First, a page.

I’m walking around the terraced olive groves of the Belmond La Residencia, a hotel in the village of Deià on the Spanish Balearic island of Mallorca, when I hear a haunting voice, like a siren’s call, coming from beneath me. I follow it, until I end up inside the hotel’s art gallery watching a woman sing passionately while her friend accompanies her on an old Steinway piano. It’s hard to describe what’s so unforgettable about this perfectly timed yet spontaneous encounter, but it absolutely encapsulates the essence of Deià.
Nestled among the mountains overlooking Mallorca’s northwest coast, Deià is far – both in distance and spirit – from the rest of the island. For the past half century, buzzing towns such as Palma and Magaluf have cemented the isle’s status as a tourism Mecca, a place in which to enjoy wild bachelor weekends or indulge year-round paella and cheap beer.
The promise of 320 days (give or take) of sunshine has encouraged many British and Swedish expats to make Mallorca their permanent home, with apartment complexes, hypermarkets and motorways springing up in their wake. All the above are enough to deter more seasoned travellers from visiting, though the nostalgic still dream of finding the Mallorca that seduced writers such as Robert Graves, Kingsley Amis, Evelyn Waugh and Agatha Christie or, a century earlier, pianist/composer Frédéric Chopin and his lover, the French novelist Amentine Lucile Aurore Dupin, who was better known by her nom de plume George Sand. In truth, that Mallorca still exists – you just need to know where to find it.
The journey to Deià isn’t exactly arduous. About 20 minutes into the drive from the airport, the tourist shops are replaced by farmland and glimpses of sheep taking refuge from the heat. Travelling up into Serra de Tramuntana mountains, a Unesco World Heritage Site, the colours become more vibrant and the air feels lighter. The landscape looks like a film set, with its stone houses with vibrant green shutters, citrus and olive groves, lush valleys and inter-connected waterways.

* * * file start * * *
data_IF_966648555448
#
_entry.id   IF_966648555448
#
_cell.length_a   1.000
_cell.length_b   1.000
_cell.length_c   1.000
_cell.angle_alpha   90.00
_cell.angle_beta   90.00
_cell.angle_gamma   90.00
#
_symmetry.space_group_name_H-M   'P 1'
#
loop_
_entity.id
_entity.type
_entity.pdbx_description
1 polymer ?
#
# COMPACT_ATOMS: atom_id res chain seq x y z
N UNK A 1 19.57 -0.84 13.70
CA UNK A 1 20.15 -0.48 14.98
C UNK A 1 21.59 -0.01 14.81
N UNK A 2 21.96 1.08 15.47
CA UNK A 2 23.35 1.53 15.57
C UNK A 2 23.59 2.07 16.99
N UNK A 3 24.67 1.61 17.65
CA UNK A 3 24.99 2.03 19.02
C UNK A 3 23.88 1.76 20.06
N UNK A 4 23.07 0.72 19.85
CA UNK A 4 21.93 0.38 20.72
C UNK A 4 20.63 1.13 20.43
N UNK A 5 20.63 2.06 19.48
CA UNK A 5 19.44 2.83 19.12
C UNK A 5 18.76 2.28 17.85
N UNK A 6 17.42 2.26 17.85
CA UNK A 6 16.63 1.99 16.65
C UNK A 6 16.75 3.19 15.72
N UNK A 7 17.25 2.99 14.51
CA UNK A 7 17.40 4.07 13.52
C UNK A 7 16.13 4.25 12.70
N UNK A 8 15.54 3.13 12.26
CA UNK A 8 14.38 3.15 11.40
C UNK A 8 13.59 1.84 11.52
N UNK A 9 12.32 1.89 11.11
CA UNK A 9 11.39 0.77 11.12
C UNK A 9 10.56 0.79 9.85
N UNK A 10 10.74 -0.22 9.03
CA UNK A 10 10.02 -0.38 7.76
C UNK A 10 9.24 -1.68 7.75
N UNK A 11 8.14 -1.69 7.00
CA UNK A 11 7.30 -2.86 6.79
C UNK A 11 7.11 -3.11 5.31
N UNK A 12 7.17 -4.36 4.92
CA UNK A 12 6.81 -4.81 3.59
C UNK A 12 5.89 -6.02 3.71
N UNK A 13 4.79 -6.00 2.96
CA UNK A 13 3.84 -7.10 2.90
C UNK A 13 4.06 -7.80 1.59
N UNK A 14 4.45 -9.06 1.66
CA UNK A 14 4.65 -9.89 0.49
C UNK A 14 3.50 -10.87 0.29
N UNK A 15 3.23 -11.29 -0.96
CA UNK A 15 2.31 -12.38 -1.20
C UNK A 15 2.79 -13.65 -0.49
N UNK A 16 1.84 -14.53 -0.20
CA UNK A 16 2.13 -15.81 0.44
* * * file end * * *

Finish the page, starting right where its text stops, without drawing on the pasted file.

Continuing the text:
On first sight, Deià looks a little too quiet, which is no surprise as the local population numbers just 800. There are no tourist shops – not even a helado vendor. A stroll along its quiet cobbled pathways, however, reveals its hidden character as an enclave and spiritual home for artists.
Graves, the British poet and writer whose house is preserved as a museum and is open to the public, moved to the village in 1929. Today antique dealers sit alongside art galleries and studios, which cover every discipline from painting and sculpture to textiles and ceramics.
The centre of Deià’s artistic universe can be found in the most unlikely of places – the aforementioned La Residencia hotel. Once owned by Richard Branson and now run by the deluxe chain Belmond, it’s built around a pair of old manor houses and serves as a living and breathing testament to the village’s creative roots.
The American artist and avid collector George Sheridan was the first to be exhibited at the hotel’s art gallery, Sa Tafona, when it opened in 1984. Over the years he became its curator and continued to build a collection of Spanish contemporary art, much of it sourced locally.
Following his death 10 years ago, his widow Cecilie took over as the hotel’s curator and she continues to hand pick every piece of art that adorns the walls of the guest rooms, public spaces and gallery. She also offers guests a walking tour of the village to meet local artists and visit their studios. The most impressive series of paintings within the hotel, however, can be found in the Cafè Miró restaurant, which gets its name from the 30 Joan Miró works on loan from the artist’s grandson.
La Residencia does more than just showcase art. Initiatives such as its artists-in-residence programme invites painters and sculptors to set up studio at the hotel and interact with guests. Current residents include sculptor Juan Waelder (who oversees the hotel’s sculpture garden) and British portrait artist Alan Hydes, among whose clients is Leonardo di Caprio. The third, US-born ceramicist Joanna Kuhne, lives locally. More recently they collaborated with fashion designer and part-time resident Matthew Williamson to reinvent one of the hotel’s top suites.
While it’s hard not to be captivated by art in Deià, the food is also to be savoured. Mallorca is blessed with fertile soil and a mild climate, which means that a bounty of produce is grown on the island. El Olivo offers fine dining using only local ingredients, while El Barrigon Xelini has an endless list of tapas. There’s even the Michelin-star Es Racó d’es Teix, which serves traditional Mallorcan cuisine. After dark, guests escape to Cafè Sa Fonda, a lively late-night bar favoured by bohos (and, on occasion, Kate Moss).
A short hike from the centre of the village leads you to the stunning Cala Deià, a secluded cove with crystal-clear blue water. Here you can gorge on fresh seafood at the famed Ca’s Patro March, which was featured in the BBC TV adaptation of John Le Carré’s novel The Night Manager. You can also take a boat to the family-run Sa Foradada where traditional paella is cooked over an open wood-fired grill.
The time of day when Deià is at its most bewitching, however, is sunset. Every evening I’d walk up the hotel’s donkey path to a quiet spot with a 180-degree view of the houses below. The mountains by this time are bathed in a soft shade of pink. Music plays in the background often by a local musician who’s entertaining guests at the hotel bar below. And once again that magical feeling lingers.
Read the full story in Prestige Hong Kong October 2018 issue